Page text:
“Happiness is the meaning and the purpose of life, the whole aim and end of human existence.” ― Aristotle
It is hard for me to think that Aristotle did not make a more complete statement in that context that would have left the matter clearer.
The matter of happiness is complex, and happiness is fickle.
Why then, would the whole end of human existence, with all its travail, pain and woe, be reduced to how happy we have been?
Happiness may be the only metric of success that we use in our culture, and this alone is a problem, and shows shallow thinking.
Happiness is finicky; it is enticed, manipulated, and then it evaporates. Was it real then if it can evaporate like that?
What science teaches us about happiness is not easy to hear, but hear it we must if we are to gain any knowledge of how this business of happiness works for us.
— If we choose to ignore it, we will still be subjects to its nature.
“The hedonic treadmill, is the observed tendency of humans to quickly return to a relatively stable level of happiness despite major positive or negative events or life changes.” — Google
A person who has suffered a terrible blow, (death of a loved one, loss of a job, a limb, a house, divorce, etc.), and a person who has walked into a great fortune, (big lottery win, new good marriage, promotion, etc.), will be no more and no less happy than they were before the event in about 3 weeks to 3 months.
What does this say?
It says a lot. More than I can go over in this article, — this is such an exciting topic.
For example, during the last 50 years, the buying power of the average American nearly tripled, allowing people to own twice as many cars, and get computers, HDTVs, and countless other products; did that increase the level of happiness? Not at all, in fact, compared to the 35% who responded that they were “very happy” in 1957, only 29% did in 2010.
The same results were observed in other countries.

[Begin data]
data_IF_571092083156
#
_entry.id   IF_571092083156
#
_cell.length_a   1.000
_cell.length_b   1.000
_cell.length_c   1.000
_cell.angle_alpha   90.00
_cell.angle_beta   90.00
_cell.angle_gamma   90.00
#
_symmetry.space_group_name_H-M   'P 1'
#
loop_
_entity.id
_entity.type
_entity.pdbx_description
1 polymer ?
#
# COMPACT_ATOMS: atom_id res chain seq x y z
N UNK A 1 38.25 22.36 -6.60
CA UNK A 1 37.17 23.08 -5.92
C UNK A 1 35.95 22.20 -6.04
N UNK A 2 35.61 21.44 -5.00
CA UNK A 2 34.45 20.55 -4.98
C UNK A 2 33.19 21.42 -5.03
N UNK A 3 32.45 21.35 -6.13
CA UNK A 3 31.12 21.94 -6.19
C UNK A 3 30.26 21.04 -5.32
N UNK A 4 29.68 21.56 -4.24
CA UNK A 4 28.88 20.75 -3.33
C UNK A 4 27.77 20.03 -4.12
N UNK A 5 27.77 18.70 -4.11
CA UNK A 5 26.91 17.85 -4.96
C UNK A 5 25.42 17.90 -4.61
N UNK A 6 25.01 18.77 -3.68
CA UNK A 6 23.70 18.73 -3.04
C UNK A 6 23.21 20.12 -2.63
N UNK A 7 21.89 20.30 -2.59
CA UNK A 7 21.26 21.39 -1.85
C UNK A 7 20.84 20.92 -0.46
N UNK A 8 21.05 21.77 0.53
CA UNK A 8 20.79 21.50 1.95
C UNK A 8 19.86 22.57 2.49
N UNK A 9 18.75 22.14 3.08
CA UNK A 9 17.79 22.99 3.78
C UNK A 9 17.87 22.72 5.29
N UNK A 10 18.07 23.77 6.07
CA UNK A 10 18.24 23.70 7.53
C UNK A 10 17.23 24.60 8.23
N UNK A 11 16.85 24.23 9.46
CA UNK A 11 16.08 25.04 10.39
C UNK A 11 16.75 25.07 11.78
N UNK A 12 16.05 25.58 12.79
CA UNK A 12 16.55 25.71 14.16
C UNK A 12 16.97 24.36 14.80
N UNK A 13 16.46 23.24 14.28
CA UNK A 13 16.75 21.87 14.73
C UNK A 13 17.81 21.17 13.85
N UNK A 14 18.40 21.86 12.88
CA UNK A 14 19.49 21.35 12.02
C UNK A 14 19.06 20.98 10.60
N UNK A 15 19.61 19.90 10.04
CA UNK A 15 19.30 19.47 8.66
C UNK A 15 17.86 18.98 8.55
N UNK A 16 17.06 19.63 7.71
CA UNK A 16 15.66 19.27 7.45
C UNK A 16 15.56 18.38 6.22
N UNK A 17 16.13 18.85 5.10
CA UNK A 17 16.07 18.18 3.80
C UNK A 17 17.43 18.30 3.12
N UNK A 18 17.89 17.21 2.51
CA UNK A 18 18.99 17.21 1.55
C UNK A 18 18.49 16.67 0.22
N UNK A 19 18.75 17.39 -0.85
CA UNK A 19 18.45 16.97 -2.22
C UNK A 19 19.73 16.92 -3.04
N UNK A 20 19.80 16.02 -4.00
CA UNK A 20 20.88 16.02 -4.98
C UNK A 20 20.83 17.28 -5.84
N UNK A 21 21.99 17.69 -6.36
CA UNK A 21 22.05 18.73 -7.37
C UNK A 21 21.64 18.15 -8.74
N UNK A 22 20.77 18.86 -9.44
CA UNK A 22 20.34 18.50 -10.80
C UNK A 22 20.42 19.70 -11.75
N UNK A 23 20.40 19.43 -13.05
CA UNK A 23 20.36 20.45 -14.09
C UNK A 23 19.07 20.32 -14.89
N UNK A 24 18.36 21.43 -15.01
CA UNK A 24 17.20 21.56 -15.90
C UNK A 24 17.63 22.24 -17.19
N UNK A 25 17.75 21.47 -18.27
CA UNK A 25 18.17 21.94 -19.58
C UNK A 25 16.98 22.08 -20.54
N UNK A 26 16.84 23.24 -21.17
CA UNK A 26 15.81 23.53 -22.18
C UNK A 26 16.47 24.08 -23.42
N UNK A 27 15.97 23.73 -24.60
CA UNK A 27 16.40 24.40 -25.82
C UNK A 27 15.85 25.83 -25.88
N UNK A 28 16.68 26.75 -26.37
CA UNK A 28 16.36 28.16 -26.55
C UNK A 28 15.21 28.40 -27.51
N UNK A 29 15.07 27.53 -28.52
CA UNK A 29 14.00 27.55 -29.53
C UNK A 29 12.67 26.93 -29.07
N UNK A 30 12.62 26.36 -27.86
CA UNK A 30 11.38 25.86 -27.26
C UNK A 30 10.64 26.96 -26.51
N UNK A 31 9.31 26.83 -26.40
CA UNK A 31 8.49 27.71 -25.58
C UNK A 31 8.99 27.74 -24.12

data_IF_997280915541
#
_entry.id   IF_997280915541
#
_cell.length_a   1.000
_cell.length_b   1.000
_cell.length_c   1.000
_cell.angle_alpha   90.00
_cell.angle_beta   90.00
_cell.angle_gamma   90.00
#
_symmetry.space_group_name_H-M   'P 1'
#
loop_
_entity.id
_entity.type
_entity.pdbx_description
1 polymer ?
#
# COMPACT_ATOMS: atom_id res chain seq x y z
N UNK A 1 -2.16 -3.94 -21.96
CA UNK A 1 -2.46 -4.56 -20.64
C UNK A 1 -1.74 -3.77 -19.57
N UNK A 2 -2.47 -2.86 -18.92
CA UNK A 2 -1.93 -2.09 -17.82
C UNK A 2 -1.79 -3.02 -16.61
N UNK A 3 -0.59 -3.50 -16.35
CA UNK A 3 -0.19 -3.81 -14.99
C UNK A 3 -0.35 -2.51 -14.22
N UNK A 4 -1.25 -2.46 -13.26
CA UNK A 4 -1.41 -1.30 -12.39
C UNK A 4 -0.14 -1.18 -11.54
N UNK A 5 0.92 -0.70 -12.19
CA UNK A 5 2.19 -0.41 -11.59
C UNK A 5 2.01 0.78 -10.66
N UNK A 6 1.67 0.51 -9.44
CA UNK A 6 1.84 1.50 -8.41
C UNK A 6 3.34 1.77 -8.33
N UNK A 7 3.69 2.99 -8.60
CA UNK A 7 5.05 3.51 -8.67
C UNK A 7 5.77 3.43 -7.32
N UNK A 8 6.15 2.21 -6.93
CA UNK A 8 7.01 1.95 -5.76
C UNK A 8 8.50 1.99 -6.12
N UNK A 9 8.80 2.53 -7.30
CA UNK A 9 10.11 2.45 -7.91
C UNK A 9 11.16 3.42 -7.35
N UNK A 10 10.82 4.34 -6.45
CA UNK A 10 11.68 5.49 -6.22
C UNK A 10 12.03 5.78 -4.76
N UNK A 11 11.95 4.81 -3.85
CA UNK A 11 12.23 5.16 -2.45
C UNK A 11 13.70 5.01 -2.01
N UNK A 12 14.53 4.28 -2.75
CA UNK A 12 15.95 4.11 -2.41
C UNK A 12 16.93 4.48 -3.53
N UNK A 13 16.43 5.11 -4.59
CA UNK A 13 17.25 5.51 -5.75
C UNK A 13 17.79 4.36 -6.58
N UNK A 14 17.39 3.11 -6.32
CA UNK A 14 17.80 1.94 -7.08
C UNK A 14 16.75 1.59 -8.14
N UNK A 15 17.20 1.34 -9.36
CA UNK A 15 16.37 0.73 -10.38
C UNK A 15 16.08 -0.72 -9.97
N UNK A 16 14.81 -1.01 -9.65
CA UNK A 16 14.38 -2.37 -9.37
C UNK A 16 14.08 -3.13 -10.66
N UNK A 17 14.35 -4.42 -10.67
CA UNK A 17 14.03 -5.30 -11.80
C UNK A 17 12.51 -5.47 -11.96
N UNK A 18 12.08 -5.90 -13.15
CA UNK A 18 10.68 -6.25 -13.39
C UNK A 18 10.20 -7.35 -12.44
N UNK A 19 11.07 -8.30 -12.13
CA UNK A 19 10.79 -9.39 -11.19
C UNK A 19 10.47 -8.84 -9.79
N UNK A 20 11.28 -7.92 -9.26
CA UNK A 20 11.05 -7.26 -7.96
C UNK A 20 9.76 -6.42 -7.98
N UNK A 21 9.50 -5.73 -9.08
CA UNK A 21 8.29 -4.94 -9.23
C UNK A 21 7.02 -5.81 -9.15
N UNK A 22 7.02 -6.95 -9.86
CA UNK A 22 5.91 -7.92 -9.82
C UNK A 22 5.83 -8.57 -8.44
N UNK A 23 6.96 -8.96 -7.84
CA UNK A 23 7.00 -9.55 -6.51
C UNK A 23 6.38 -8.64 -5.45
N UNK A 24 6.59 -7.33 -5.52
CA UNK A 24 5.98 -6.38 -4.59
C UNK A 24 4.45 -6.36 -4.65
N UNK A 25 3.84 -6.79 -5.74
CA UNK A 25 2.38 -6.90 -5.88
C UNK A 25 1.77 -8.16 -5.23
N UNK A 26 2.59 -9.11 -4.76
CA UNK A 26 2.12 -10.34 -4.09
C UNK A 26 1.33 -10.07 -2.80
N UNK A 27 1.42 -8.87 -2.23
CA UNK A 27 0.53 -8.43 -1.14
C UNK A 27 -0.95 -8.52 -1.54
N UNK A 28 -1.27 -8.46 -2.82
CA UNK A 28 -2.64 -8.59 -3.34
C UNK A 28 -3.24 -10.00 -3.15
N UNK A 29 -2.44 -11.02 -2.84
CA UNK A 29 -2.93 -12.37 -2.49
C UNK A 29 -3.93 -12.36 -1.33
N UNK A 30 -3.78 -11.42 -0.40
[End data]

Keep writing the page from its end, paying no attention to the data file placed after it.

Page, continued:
“Experiencing luxury diminishes our savoring of life’s simpler pleasures, (Quoidbach et al., 2010), if you’ve skied the Alps, your neighborhood sledding hill looks boring”. — David Myers
Marketing strategists know that we are gullible to marketing tactics. It is sad how easily manipulated we are.
We are treated like sheep, because we behave like them.
They tell us that if we buy this and that, we will be happy, and… we buy it! In droves.
We incur debt to get stuff they “instruct us” to buy, even though, deep down we know we don’t need the thing.
(And then we suffer from suffocation from all the stuff we accumulate that we neither need nor can afford.)
What is it that we are in pursuit of? Happiness.
But we aren’t wise enough to understand enduring happiness to be able to go after it directly. We need to learn about what happiness is, and what it is not, and where it comes from.
For a second, let’s think of the images in our heads of what happiness is according to commercials:
Marketing will work as long as there are humans who are not questioning themselves and their processes.
The unexamined lives have always been the vast majority.
External factors are responsible for 10% of the whole of our happiness level
This is so incredible, that I feel like asking you to make a small pause to take that in because we bank so heavily on external factors, but external factors are responsible for only 10% of the whole of our happiness level.
“I came, not to be served, but to serve” Mark 10:45
During a catastrophe, we find that serving others is wonderful and fulfilling, and when the crisis has passed, those times of service remain highlights in our lives.
Later we forget that daily opportunities to serve others abound, and we miss them. But offering a sincere and warm smile, for example, is a simple, yet powerful way we serve one another.
Hidden in those simple opportunities of service are sparks of joy, dust of happiness of the enduring kind.
Maybe these 5 points, in some measure at least, represent “the kingdom of God within us”, and when we put that first, you know what happens, all the other things are added — as a byproduct. — Matthew 6:33
Science concurs with Jesus and says: don’t go after happiness directly because you will miss it that way.
But we don’t pay much attention, neither to Jesus nor to science.
(Who do we pay attention to? Maybe the commercials on TV; maybe to society… what an alarming thought).
Copyrighted material 2017
Originally published at medium.com